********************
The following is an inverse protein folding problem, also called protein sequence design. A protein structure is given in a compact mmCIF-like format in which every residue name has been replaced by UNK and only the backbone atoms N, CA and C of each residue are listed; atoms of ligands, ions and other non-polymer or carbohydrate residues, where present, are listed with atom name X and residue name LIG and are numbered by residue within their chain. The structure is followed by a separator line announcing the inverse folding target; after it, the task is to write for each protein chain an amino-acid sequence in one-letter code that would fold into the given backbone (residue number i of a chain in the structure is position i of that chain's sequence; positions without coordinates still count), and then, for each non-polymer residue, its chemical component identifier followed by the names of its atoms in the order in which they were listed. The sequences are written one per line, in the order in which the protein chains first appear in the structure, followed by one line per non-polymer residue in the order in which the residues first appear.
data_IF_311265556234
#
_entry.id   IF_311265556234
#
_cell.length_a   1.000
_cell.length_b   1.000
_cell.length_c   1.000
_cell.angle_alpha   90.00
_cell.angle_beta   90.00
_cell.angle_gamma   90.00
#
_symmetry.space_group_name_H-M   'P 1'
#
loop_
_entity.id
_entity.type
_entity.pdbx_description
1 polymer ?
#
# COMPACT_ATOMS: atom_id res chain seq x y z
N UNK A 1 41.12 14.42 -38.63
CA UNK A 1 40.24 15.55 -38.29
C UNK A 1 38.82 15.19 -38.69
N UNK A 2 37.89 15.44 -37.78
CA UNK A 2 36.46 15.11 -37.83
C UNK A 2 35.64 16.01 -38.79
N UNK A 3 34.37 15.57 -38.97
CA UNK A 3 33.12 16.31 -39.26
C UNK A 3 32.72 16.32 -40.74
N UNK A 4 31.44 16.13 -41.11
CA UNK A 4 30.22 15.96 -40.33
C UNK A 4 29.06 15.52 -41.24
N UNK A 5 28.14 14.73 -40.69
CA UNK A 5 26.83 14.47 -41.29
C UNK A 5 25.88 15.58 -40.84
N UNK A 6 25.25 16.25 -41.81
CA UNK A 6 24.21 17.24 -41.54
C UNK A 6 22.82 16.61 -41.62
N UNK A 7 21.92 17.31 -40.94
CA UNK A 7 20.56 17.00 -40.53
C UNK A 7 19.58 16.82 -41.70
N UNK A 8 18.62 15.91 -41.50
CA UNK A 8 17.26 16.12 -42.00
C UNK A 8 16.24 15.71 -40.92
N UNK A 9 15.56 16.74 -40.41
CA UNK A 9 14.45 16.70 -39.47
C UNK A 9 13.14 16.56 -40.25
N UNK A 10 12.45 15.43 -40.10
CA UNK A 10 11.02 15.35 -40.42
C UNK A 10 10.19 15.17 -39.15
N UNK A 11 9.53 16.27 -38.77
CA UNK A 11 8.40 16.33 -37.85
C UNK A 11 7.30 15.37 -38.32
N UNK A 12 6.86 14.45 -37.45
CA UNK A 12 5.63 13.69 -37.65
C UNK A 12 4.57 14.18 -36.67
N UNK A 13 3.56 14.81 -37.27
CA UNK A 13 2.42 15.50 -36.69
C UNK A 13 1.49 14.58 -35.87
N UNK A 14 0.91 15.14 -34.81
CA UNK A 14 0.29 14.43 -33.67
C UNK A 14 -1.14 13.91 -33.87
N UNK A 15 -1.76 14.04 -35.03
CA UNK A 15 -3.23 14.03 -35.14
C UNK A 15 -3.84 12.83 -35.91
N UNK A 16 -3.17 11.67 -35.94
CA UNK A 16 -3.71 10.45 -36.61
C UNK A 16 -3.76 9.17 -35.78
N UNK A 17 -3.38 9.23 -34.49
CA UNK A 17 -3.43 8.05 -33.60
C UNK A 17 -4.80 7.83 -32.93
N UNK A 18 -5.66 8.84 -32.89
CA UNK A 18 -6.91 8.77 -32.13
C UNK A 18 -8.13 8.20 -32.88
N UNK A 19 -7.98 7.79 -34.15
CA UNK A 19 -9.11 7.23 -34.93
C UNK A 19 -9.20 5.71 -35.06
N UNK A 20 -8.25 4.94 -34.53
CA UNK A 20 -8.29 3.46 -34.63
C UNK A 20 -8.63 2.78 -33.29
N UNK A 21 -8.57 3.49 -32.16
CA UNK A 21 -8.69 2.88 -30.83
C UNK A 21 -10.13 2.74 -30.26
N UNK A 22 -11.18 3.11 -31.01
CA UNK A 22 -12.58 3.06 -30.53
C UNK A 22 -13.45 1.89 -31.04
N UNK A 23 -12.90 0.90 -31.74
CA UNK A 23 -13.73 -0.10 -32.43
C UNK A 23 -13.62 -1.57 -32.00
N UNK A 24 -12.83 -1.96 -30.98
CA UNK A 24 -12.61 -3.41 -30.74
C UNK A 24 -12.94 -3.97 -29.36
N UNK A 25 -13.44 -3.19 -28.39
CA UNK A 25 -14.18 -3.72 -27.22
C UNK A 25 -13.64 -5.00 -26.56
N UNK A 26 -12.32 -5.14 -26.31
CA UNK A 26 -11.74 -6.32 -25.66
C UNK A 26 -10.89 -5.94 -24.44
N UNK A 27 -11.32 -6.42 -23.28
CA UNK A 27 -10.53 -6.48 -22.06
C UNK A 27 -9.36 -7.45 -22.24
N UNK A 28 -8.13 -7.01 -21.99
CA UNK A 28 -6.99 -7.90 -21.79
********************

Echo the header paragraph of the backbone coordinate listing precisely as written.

The following is an inverse protein folding problem, also called protein sequence design. A protein structure is given in a compact mmCIF-like format in which every residue name has been replaced by UNK and only the backbone atoms N, CA and C of each residue are listed; atoms of ligands, ions and other non-polymer or carbohydrate residues, where present, are listed with atom name X and residue name LIG and are numbered by residue within their chain. The structure is followed by a separator line announcing the inverse folding target; after it, the task is to write for each protein chain an amino-acid sequence in one-letter code that would fold into the given backbone (residue number i of a chain in the structure is position i of that chain's sequence; positions without coordinates still count), and then, for each non-polymer residue, its chemical component identifier followed by the names of its atoms in the order in which they were listed. The sequences are written one per line, in the order in which the protein chains first appear in the structure, followed by one line per non-polymer residue in the order in which the residues first appear.